Flags are used to transfer information from one instrument to another, on the same platform, to enable immediate modifications to be made to operations, in a pre-programmed manner. The exchange of information on board is much faster than the sum of the downlink, manual decision and uplink times, and thus the use of a flag system can allow the efficient observation of a whole class of transient solar phenomena. The operation of the coronal payload on SOHO will be performed in three layers. Standard operations will involve planning sessions at the EOF with targets and operating sequences fixed one or more days prior to the operation. This is adequate for most solar targets. The second layer involves developments in solar activity that may demand changes in operation overriding previous planning, and this can be done by commanding from the ground during real time passes. For the shortest time-scale transient activity, such as the build-up of a bright point, the onset of a flare or eruption, the EOF real-time interruption is not quick enough. Therefore, the third layer of operation requires the use of an inter-instrument flag. Multiple Flag Policy The operation of the SOHO scientific payload is extremely flexible and the likely solar targets are many. This demands the use of multiple flags. Such a system dictates a great need for care in planning, operation and responses to flags as the potential for error is great. We avoid much complexity and potential clashes by enabling only one flag at a time. Thus, at any one time, only one pre-defined instrument may flag an event in response to a specified observation, and this will only have one potential reaction by the receiving instruments. The ``flag enabled'' instrument will be known as the Master and the receiving instruments known as the Receivers. Not all experiments will want to receive a particular flag. Thus, for each flag-type there will be a differing number of Receivers. The contents of the flag message will include the co-ordinates of the solar event and some identification data. The Master and Receivers are assigned from the ground, an individual experiment cannot define its own role. On receiving a flag, an instrument in a Receiver status will terminate the current operating sequence and run a new, pre-defined sequence centred on the co-ordinates given. An instrument may choose to ignore the flag if the co-ordinates are inappropriate (e.g., require significant re-pointing). One issue that must be addressed is the flexibility of the order of the flag receivers. It is useful to have differing orders for different flags since particular flags will be of greater interest to different experiments. The Inter-Instrument Process The Inter-Instrument Data Exchange Protocol is described in Section 3 of the SOHO EID A (Page 92, 25 March 1991). The flag data exchange will be controlled in a cyclic manner by a COBS software task running in the On Board Data Handling (OBDH). Two 16 bit words will be sampled every 16 seconds from the Master. The words contain a validity bit which, if set to 0, dictates that the X,Y solar co-ordinates of the solar event be sent by block command to each Receiver. From the acquisition of the flag from the Master, it takes 2 seconds to be relayed to the first Receiver, another 2 seconds to the next and so on. The OBDH block header 16 bit word is defined as follows. Bits 2-5 are the destination address as defined in the table below. Bits 6-10 are the command identifier where 00100 corresponds to Master/Receiver Selection, and 00110 corresponds to Inter-Instrument Data Exchange. If the command identifier is 00100 the block length, given as bits 11-15, is 00010 since the data field will only contain the mode selection word and the checksum dat word (defined in the EID A). The mode selection word is 0000 0000 0000 0000 for Standy by, 1111 1111 1111 1111 for Master mode, and 1010 1010 1010 1010 for Receiver mode.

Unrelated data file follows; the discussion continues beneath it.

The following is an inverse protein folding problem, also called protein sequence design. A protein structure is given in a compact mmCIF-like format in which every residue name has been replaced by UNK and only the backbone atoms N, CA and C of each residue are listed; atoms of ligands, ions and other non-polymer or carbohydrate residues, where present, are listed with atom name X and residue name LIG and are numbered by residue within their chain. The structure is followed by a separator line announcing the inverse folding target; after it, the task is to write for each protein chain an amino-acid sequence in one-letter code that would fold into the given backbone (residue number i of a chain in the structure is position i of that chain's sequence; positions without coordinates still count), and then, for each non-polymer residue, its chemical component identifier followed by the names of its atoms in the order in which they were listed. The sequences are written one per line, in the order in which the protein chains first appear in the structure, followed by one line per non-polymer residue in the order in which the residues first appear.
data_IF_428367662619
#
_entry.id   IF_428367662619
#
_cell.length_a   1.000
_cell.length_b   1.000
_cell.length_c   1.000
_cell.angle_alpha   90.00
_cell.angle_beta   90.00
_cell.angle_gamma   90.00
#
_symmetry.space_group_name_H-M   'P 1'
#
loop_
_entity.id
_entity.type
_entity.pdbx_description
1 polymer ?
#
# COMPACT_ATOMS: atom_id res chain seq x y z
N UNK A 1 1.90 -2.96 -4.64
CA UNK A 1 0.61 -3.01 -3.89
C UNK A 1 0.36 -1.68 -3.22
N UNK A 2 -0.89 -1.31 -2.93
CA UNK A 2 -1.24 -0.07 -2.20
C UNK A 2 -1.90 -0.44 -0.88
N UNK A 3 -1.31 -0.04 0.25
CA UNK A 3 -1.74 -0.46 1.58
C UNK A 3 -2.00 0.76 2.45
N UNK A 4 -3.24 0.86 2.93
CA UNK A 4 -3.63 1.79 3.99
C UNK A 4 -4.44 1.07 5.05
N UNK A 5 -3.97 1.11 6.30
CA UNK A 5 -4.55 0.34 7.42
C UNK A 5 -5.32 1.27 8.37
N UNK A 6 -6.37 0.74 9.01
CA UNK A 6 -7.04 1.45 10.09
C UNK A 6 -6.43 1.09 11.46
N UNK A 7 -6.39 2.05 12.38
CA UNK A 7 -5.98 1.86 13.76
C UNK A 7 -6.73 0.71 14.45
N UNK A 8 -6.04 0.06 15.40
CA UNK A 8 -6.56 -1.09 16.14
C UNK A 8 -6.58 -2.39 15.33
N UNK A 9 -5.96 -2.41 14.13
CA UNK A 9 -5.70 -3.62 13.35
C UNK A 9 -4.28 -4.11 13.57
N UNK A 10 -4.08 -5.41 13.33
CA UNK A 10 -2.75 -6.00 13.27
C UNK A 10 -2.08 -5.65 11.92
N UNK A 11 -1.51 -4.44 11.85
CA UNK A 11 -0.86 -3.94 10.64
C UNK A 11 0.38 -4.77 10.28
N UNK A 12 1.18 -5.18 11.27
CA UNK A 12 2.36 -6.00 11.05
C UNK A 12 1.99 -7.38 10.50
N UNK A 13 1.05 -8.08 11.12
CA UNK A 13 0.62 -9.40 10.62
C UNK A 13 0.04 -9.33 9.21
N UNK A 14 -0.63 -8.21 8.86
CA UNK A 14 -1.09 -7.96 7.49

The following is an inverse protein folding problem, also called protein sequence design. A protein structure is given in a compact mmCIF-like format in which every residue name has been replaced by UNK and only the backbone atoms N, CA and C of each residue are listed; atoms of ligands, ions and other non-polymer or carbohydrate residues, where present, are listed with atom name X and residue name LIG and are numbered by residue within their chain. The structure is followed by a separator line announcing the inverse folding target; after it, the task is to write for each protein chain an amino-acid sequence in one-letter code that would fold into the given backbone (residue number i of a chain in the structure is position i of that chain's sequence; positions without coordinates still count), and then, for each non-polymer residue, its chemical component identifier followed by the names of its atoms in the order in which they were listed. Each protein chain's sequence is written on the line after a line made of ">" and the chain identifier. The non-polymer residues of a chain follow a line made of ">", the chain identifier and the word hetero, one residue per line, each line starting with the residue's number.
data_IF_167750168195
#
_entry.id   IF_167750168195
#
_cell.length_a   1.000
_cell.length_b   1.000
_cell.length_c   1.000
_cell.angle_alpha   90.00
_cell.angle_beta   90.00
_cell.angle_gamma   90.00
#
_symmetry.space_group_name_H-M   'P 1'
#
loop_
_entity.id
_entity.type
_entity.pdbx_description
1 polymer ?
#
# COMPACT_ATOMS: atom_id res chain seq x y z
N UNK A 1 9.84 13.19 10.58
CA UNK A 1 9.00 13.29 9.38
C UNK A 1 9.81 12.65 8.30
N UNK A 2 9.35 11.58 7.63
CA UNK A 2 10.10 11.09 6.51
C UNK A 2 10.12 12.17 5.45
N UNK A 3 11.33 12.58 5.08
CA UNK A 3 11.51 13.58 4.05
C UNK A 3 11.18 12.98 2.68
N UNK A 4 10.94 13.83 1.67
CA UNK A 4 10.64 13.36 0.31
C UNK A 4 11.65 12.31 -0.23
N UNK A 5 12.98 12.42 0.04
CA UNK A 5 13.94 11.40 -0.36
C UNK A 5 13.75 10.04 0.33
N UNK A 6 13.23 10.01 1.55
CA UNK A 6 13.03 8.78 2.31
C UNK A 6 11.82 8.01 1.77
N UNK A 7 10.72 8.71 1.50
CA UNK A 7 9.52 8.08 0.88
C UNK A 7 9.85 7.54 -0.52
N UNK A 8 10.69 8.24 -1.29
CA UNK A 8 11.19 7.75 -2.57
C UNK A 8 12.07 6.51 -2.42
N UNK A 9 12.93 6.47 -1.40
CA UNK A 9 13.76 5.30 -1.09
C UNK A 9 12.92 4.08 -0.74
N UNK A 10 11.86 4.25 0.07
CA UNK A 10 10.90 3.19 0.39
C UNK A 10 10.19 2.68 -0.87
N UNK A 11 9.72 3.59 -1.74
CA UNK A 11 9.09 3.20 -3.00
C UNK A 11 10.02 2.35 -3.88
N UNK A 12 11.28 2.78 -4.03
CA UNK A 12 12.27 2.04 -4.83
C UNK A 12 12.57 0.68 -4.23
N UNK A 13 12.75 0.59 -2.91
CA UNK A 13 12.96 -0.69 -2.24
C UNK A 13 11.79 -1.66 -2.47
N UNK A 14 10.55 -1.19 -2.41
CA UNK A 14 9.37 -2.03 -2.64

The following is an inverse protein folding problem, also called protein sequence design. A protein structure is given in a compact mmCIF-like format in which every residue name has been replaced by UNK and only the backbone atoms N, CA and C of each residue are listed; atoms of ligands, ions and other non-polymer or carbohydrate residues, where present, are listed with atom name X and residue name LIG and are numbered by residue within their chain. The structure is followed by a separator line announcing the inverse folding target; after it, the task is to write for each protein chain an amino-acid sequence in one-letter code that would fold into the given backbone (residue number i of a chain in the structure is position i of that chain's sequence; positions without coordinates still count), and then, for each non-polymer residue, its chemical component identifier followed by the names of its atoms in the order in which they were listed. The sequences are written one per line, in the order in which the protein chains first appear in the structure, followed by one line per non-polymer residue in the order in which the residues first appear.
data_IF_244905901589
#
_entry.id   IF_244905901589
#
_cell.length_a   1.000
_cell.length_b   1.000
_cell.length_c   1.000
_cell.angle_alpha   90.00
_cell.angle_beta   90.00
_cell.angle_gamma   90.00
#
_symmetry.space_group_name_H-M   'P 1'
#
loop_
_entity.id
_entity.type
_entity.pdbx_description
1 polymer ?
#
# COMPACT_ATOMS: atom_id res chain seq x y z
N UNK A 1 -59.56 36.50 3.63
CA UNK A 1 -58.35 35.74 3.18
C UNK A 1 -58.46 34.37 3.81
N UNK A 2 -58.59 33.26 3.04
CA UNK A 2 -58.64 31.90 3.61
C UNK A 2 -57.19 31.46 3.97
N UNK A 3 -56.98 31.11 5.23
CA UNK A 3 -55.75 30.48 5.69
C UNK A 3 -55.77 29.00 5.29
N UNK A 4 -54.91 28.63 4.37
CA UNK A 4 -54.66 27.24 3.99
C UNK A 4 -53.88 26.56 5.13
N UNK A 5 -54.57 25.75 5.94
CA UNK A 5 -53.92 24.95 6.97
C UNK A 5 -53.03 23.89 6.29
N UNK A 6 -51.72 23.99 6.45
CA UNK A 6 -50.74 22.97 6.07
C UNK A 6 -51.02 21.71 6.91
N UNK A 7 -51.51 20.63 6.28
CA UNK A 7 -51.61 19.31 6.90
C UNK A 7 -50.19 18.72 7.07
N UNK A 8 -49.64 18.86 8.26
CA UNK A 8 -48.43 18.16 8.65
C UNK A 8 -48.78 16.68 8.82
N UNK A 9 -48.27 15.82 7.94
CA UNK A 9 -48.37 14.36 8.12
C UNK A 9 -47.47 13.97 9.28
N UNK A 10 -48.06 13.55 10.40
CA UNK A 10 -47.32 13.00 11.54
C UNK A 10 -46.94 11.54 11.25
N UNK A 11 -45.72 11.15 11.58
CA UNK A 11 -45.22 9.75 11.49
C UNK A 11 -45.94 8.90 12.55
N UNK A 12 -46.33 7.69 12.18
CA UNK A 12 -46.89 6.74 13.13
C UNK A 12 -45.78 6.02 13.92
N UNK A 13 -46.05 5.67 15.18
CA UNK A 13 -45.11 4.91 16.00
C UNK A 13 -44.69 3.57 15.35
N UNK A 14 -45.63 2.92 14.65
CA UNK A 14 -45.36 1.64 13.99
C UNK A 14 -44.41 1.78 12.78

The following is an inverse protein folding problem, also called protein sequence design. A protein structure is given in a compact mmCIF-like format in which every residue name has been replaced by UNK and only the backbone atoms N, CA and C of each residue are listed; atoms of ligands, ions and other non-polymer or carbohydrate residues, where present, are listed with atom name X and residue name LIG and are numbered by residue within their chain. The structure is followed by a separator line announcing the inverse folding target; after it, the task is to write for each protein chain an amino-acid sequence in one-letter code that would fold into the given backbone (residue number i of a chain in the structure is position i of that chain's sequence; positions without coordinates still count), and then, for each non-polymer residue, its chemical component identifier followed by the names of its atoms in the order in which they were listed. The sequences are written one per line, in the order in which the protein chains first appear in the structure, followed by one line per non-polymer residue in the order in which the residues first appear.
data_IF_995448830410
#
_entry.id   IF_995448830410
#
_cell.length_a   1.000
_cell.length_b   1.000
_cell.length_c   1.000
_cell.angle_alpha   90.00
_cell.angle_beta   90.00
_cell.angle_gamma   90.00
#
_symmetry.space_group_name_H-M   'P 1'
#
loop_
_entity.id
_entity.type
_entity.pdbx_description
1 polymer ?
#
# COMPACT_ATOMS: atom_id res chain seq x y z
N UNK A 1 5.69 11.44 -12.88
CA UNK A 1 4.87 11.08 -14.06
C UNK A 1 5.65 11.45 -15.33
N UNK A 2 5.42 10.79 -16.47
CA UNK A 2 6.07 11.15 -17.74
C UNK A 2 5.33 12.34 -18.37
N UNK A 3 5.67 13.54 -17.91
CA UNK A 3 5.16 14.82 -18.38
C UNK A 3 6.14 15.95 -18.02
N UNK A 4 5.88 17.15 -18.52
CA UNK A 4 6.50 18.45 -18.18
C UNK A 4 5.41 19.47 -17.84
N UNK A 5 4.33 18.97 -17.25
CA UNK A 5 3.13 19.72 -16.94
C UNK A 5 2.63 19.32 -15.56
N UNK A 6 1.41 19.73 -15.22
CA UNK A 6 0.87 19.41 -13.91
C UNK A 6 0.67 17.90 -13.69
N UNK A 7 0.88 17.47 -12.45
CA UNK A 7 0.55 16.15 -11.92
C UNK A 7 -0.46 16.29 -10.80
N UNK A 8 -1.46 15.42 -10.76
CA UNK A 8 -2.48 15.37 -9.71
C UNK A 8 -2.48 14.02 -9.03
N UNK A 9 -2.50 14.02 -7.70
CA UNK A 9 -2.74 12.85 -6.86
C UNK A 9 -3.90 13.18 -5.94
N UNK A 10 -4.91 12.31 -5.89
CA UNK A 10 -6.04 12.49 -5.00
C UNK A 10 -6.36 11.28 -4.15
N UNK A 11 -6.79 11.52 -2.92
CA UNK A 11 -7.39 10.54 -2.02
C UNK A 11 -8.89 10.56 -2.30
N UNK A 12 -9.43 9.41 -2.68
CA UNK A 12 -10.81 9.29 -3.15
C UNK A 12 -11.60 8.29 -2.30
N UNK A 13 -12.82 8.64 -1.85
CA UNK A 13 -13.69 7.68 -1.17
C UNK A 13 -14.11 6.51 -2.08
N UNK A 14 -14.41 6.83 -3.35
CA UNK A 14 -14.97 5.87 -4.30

Instrument Identification Codes